— On the occasion of the 250th anniversary of Letters from a Farmer in Pennsylvania, Karla Jones of The American Legislative Exchange Council published an excellent review of Professor Rob Natelson’s five-part profile of the twelve anonymously-penned op-ed ‘Letters’ author, John Dickinson, one of federalism’s early champions.  Ms. Jones’ review can be read HERE.

The Natelson series, first published by the Washington Post’s blog, The Volokh Conspiracy, can be read HERE.

The Hill.com published a Natelson op-ed entitled “Let’s not waste time reviving the zombie Equal Rights Amendment”… suggesting that those who want to focus on long-forgotten Constitutional amendment proposals could instead “campaign to complete ratification of James Madison’s original first amendment, which Congress proposed in 1789 as part of the Bill of Rights.  Although the requisite number of states have never approved it, unlike the ERA, the original first amendment has no ratification deadline.”  Read his op-ed HERE.

— On November 28 Ballotpedia.com reported that during the Nov. 7 election voters (for the second time in a century) approved all 17 state constitutional amendments proposed to them on various state ballots… clear evidence that voters do not fear constitutional amendments.  Read the report HERE.

— Also on November 28 FreedomWorks issued an “Issue Analysis” on the need for a balanced budget amendment to the US Constitution to inject fiscal responsibility at the federal level.  Sarah Anderson, author of the report, stressed that “At the state level, budgets are largely balanced across the board, in traditionally conservative and traditionally liberal states alike.  According to the National Council of State Legislatures, forty-nine of the fifty states have effectively balanced budgets.”

She suggests that “The extent to which these statutory and constitutional provisions truly require that state governments not spend more than they bring in is debated.  Even still, just states’ efforts to do so go far beyond the federal government’s disregard of its problematic patterns of excessive spending.”

Speaking on behalf of FreedomWorks, Ms. Anderson says, “We are supportive of the movement for a budget amendment, an ideal component of the larger fight to hold the federal government to fiscally sound, responsible practices.”  Read her report HERE.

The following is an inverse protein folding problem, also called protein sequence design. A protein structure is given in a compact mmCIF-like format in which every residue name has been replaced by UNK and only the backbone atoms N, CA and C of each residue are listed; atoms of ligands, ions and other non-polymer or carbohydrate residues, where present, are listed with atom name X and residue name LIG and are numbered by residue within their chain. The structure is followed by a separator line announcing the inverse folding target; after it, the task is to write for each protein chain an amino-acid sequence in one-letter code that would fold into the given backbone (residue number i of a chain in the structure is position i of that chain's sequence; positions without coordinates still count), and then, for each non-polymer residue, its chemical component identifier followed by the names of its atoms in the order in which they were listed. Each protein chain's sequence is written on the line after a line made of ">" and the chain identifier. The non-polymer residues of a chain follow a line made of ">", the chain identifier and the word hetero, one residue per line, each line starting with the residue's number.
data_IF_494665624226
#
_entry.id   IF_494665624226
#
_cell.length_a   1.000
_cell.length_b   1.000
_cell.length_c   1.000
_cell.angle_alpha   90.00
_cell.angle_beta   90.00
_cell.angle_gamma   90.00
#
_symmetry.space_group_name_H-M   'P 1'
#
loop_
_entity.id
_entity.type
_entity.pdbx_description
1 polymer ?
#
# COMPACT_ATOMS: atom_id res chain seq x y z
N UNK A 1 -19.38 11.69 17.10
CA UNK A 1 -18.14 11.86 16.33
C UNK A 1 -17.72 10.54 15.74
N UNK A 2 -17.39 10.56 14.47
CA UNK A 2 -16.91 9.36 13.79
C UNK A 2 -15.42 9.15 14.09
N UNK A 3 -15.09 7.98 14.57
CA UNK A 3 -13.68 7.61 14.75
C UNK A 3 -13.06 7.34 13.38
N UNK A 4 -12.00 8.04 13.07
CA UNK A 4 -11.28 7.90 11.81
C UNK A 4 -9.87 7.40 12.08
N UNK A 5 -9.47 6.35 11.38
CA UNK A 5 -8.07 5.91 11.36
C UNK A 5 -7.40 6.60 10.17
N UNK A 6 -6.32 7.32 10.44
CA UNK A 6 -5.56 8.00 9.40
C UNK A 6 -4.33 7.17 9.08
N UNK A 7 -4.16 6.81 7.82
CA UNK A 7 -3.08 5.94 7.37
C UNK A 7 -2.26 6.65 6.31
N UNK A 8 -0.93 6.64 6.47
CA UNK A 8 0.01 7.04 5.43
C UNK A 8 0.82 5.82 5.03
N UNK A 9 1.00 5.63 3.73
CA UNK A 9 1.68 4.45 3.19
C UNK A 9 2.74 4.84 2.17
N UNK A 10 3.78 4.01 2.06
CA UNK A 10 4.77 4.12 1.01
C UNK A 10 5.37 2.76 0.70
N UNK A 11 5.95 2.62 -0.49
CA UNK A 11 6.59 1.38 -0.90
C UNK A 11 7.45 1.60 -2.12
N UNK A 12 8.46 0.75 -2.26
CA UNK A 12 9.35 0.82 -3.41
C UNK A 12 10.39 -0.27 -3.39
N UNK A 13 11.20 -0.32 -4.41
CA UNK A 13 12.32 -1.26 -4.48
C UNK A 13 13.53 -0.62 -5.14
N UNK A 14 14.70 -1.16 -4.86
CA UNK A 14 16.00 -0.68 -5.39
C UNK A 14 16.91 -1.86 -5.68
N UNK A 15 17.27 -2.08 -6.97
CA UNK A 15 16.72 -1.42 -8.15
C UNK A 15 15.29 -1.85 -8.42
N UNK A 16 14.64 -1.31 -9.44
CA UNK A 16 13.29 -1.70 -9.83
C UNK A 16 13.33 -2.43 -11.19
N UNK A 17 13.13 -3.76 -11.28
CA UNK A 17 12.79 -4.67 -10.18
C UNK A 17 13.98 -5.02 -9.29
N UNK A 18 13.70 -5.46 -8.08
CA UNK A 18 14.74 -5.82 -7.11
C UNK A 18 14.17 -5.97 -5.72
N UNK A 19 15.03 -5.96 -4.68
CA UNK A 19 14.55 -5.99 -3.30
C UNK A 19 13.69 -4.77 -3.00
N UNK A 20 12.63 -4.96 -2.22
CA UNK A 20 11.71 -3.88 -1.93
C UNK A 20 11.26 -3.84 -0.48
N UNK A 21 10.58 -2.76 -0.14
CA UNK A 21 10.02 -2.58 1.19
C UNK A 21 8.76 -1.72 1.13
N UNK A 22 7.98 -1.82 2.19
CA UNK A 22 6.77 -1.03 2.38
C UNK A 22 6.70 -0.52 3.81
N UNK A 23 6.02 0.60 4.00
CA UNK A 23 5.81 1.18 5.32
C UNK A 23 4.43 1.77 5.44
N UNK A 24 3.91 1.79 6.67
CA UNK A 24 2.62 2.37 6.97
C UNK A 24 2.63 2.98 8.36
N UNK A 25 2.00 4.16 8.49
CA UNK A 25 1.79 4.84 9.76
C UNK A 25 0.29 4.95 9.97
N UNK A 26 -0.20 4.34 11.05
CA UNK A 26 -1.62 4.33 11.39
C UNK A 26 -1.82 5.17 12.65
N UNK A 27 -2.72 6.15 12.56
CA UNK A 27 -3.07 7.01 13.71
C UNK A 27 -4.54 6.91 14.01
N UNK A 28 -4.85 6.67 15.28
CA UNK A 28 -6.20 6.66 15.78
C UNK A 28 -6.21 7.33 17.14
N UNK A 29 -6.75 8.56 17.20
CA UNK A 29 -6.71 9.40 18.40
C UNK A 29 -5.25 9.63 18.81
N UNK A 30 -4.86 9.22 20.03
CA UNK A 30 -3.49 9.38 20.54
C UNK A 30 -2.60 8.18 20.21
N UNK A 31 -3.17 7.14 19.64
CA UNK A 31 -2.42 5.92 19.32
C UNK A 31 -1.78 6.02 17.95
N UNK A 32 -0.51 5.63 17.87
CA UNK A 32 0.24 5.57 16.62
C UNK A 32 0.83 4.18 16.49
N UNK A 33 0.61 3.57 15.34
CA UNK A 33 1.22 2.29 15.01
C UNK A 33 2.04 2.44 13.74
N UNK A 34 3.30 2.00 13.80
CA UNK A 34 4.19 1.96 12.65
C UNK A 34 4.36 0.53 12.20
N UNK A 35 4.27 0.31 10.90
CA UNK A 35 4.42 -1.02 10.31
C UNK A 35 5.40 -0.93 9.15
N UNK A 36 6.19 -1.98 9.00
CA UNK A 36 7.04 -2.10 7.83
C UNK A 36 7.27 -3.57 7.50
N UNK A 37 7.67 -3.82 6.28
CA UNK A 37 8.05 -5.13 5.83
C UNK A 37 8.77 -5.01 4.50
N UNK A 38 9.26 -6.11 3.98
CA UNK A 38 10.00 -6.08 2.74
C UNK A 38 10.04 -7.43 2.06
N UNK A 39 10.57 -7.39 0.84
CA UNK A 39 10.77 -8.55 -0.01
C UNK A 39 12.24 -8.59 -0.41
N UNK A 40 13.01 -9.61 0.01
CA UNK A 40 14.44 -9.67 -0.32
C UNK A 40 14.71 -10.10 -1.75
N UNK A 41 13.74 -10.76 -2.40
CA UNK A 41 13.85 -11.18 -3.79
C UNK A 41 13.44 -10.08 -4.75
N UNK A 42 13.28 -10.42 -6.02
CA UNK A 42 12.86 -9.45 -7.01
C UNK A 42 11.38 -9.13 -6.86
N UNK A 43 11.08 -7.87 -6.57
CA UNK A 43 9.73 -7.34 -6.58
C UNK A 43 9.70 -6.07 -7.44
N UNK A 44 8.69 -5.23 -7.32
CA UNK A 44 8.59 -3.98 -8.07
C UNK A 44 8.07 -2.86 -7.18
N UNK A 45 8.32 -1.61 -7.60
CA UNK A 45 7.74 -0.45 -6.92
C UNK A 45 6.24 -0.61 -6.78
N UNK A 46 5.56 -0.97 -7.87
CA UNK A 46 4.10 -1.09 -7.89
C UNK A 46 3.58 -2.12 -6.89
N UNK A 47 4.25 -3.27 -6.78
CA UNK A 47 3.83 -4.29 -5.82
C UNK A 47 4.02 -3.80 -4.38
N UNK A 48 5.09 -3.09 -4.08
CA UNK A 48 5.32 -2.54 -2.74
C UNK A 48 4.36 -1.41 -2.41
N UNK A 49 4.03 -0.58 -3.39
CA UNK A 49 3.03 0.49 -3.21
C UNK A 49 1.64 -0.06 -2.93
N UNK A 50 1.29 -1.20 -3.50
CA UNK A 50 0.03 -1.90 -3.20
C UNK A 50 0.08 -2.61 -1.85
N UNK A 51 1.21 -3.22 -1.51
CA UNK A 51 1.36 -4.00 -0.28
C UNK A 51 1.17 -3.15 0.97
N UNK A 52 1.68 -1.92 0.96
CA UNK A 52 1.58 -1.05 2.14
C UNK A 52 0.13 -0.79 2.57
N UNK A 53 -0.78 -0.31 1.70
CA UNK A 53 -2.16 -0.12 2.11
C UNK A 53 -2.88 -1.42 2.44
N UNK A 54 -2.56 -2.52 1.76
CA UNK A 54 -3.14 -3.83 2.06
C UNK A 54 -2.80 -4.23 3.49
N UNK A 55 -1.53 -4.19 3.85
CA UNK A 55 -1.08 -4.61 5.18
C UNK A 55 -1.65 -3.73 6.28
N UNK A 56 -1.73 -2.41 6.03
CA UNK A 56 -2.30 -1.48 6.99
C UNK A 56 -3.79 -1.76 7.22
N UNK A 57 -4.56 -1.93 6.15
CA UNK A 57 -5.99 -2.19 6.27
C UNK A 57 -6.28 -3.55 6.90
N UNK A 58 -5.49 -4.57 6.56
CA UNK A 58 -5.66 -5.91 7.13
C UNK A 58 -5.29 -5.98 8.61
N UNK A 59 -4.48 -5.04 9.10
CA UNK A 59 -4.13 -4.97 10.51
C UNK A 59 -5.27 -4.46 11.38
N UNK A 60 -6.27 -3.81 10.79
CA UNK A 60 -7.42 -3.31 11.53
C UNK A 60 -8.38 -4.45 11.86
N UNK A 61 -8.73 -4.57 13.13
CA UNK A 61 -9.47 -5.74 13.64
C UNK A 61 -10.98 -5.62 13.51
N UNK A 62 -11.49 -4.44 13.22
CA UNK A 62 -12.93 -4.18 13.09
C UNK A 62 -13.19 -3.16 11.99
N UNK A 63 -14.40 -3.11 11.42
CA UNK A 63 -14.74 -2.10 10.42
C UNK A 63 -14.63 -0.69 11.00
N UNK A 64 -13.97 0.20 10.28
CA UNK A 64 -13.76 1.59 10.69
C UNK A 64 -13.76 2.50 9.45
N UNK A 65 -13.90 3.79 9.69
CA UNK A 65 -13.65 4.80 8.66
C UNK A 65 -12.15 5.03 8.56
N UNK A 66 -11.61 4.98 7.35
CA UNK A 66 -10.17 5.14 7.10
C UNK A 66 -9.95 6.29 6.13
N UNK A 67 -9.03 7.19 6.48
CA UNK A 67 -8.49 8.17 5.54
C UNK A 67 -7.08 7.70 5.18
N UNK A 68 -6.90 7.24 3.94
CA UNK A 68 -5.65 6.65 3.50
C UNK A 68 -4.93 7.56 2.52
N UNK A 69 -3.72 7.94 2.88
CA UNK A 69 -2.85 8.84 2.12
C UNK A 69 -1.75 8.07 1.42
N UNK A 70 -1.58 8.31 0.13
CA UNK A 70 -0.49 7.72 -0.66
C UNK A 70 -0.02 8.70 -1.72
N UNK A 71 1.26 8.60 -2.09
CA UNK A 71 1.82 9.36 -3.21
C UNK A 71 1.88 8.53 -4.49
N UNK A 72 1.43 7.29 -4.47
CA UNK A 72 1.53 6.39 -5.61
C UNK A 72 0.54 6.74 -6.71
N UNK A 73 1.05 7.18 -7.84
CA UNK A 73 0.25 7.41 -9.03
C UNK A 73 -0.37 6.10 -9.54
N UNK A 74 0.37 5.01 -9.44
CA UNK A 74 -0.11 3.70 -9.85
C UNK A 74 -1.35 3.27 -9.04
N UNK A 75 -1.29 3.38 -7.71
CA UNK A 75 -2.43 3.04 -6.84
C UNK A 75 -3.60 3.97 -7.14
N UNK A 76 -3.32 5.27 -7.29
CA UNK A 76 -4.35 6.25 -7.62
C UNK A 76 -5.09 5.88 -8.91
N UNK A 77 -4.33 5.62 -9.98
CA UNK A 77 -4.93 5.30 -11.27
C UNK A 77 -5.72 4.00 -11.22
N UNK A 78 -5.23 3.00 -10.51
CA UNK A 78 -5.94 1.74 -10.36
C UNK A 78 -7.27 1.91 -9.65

NY Rejects Convention to Amend State Constitution –
On Nov. 7 New York voters strongly rejected a measure which would have scheduled a 2019 convention to consider amendments to the NY state constitution.  The question about holding an amendments convention is automatically put on the NY ballot every 20 years. The last convention was held in 1967.

A few days after the Nov. 7 election Nicole Gelinas of the New York Post wrote that the defeat was due to strong campaigning by government employee unions who were worried that state constitutional changes might imperil their constitutionally-guaranteed pensions.

“But”, she says, “public-sector workers should worry less about words and more about numbers.  Whenever anyone writes that public-sector pensions are unsustainable, New York union leaders have a rejoinder: The constitution guarantees them.”

She pointed out that “An inflexible constitutional provision stands in the way of small changes that could prevent bigger disaster years or decades later.  Government workers may feel more secure after last week’s vote.  But the constitution isn’t made of money.”
Read her piece HERE.

Article V Advocate Mark Levin to Host Show on Fox News –
The Federalist Papers Project has reported that popular radio talk show host Mark Levin will soon be hosting his own TV show on Fox News.  “Life, Liberty & Levin” will begin in February, airing at 10 PM on Sunday nights.

Levin has been closely affiliated with the Convention of States Project (CoSP) since its beginning.  It is believed that CoSP and other Article V efforts will receive more exposure as a result of Levin’s new show.  Read the Federalist story HERE.

CoSP has also released a new 5½ minute video about the proposed Constitutional amendments proposed by that group.  The video features a brief address by former US Senator Jim DeMint and was produced in conjunction with Prager University.  See it HERE.

A Final Point of Interest…

The idea that terms should be limited for members of the US Congress date back to 1777:
“…no person shall be capable of being delegate [member of Congress]
for more than three years, in any term of six years…”
Ironically, these words appear in Article V of the Articles of Confederation and Perpetual Union.
Today two groups (US Term Limits and the Convention of States Project) are seeking to use Article V of the 1787 Constitution
to impose Congressional term limits.